Casting Rose McGowan in 'Grindhouse' Was a 'F**k-You' to Harvey Weinstein, Robert Rodriguez Says

The 44-year-old actress' ex-boyfriend reveals he cast her in his 2007 movie to spite Harvey Weinstein because the filmmaker knew the disgraced producer allegedly sexually assaulted her.

AceShowbiz - Rose McGowan's ex-boyfriend Robert Rodriguez revealed he cast her in "Grindhouse" to get back at Harvey Weinstein. In a lengthy statement to Variety on Friday, October 27, Robert said that he and the actress worked together on the 2007 cult flick to spite Harvey because the filmmaker knew the disgraced producer allegedly sexually assaulted her.

Robert, who dated Rose from 2006 to 2009, said he knew about the alleged incident from the 1997 Sundance Film Festival that the 44-year-old actress made public earlier this month. "As one of the first victims to come forward with stories of sexual assault by Harvey Weinstein, Rose McGowan is a very brave woman who I applaud for speaking out about Weinstein's repulsive behavior," Robert began.

He went on to say that he knew about the assault long before Rose discussed it publicly. After meeting her at a party at the Cannes Film Festival in 2005, Robert told her she should have tried out for "Sin City", at which point she said she had been blacklisted from appearing in Weinstein productions. However, Robert declined to say anything about it because "I never wanted to do anything that jeopardized a legal settlement she entered into with Harvey Weinstein. Now that she's able to tell her story, I want to provide an account of what I knew, when I knew it, and what I did about it."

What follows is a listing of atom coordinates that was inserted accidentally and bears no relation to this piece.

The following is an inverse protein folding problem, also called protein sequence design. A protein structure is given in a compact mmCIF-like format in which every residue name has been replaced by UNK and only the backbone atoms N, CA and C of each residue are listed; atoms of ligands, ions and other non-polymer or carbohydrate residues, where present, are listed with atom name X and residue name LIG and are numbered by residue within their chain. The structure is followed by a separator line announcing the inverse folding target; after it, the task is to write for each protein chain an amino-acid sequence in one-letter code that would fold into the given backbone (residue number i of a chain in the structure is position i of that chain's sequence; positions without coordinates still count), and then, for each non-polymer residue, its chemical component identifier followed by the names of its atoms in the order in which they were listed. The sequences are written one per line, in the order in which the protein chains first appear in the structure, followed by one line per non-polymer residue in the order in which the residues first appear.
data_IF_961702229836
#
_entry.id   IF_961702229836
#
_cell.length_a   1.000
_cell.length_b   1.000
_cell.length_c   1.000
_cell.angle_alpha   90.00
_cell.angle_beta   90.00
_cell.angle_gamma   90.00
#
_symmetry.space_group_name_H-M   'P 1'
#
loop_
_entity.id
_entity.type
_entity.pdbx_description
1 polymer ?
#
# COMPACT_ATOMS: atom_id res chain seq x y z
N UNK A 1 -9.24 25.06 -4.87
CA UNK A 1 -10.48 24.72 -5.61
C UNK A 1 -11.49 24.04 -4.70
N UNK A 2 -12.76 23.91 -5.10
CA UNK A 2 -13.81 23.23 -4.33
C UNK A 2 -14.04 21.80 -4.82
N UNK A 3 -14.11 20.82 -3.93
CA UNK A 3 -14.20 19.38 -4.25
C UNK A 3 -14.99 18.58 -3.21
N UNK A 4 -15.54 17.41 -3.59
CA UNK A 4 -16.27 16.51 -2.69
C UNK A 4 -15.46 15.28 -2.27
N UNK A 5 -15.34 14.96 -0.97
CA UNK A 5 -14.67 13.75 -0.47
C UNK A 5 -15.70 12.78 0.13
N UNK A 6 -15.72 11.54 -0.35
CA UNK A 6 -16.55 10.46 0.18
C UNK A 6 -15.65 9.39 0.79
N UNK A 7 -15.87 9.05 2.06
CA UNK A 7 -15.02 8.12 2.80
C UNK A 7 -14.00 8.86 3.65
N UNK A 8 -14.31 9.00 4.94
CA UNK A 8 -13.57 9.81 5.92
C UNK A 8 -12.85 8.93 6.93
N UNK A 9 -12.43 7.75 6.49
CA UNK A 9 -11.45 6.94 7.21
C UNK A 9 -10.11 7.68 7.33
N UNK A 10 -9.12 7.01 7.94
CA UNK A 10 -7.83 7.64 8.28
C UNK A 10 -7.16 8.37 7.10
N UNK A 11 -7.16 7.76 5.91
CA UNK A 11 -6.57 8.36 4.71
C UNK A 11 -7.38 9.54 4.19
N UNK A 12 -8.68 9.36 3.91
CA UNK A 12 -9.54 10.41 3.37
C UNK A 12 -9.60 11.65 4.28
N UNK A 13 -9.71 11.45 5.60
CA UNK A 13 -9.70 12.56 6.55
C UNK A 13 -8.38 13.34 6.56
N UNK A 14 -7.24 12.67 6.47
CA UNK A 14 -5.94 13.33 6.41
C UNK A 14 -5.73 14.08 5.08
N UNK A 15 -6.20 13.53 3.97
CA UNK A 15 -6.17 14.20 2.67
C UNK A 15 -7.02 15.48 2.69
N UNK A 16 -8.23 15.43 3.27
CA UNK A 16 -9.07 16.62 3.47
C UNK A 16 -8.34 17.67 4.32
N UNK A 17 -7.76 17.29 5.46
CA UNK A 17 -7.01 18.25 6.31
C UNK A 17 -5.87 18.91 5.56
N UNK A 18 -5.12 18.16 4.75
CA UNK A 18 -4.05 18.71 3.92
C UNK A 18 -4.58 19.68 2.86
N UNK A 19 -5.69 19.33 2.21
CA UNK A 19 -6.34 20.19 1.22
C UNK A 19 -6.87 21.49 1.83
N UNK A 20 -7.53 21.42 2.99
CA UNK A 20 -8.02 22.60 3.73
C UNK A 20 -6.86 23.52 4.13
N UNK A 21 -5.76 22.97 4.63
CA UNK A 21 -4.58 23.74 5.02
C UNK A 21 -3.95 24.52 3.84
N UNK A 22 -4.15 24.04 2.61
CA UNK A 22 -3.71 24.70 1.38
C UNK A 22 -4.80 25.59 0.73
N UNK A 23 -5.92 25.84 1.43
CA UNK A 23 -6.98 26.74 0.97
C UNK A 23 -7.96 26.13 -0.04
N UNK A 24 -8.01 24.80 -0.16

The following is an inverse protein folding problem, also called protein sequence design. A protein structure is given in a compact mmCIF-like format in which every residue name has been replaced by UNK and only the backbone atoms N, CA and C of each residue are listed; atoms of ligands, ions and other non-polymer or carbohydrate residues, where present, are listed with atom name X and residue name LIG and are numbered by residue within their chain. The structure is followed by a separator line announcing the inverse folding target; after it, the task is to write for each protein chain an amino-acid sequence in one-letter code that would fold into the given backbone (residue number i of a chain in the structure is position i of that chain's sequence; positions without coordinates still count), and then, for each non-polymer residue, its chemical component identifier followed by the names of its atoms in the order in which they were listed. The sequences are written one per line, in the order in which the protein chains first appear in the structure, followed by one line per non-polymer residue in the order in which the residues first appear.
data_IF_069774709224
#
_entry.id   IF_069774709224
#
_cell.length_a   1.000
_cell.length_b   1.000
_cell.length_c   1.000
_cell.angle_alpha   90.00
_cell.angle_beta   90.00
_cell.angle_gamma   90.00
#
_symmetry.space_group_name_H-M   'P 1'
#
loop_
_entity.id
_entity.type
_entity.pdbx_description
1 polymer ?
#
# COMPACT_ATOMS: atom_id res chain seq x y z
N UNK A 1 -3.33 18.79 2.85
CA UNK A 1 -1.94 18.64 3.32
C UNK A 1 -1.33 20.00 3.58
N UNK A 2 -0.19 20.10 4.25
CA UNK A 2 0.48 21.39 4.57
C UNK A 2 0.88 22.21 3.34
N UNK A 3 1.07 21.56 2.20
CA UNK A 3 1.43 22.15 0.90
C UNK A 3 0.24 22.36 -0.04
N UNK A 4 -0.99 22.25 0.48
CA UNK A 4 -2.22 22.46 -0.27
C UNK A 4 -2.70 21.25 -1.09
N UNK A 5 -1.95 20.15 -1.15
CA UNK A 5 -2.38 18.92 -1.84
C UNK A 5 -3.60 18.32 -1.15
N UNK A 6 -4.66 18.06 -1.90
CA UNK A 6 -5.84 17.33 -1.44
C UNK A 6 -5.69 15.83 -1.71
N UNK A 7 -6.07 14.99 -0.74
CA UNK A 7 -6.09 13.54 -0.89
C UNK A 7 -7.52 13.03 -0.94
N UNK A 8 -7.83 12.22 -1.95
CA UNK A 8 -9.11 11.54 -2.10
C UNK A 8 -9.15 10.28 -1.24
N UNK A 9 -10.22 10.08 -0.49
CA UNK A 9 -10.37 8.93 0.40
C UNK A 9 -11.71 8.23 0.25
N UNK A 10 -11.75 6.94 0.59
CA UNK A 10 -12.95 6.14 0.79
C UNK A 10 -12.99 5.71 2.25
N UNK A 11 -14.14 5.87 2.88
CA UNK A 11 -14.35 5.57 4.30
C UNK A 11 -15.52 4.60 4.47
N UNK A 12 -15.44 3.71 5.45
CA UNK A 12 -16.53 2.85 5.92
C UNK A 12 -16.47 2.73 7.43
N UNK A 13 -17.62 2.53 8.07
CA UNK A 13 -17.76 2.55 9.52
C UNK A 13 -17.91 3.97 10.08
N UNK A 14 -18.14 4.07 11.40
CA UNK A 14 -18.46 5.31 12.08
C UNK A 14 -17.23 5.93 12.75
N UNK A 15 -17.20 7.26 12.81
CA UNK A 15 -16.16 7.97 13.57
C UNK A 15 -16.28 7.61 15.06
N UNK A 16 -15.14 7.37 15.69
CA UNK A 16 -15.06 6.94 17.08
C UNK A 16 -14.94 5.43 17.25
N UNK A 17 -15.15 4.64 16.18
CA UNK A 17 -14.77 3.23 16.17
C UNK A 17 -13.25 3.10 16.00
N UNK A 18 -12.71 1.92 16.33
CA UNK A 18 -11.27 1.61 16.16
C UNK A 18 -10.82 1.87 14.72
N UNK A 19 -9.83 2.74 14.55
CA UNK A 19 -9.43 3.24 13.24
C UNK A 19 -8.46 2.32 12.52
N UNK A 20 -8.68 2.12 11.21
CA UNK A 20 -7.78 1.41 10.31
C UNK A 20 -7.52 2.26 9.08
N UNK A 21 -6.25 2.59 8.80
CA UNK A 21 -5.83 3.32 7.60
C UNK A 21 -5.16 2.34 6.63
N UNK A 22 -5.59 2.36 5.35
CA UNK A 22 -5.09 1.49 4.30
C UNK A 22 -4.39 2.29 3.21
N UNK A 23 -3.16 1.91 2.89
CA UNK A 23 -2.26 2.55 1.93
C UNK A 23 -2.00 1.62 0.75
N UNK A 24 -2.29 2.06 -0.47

The 49-year-old filmmaker revealed he intentionally cast her in a "bad ass" role as a way to spite the movie mogul. After hearing Rose's account of the assault and resulting settlement back then, Robert told her he'd write her a part in his next movie and call Harvey's bluff if he said he couldn't cast her. "Casting Rose in a leading role in my next movie felt like the right move to make at the time--to literally make him pay," he wrote.

But "Grindhouse", which Robert co-directed with Quentin Tarantino, disappeared from theaters so quickly, and Robert alleged that the reason was because Harvey deliberately buried the movie in retaliation. "We knew that strategically we couldn't rub it in his face why we were REALLY doing this movie, because then he'd just bury the movie... to our horror, Harvey buried our movie anyway," he said.

Robert went on to express his support for a proposed New York law that would nullify nondisclosure agreements in cases of harassment and assault, saying that "we must ensure that justice is served and demand cultural change in our country so that this never happens again."

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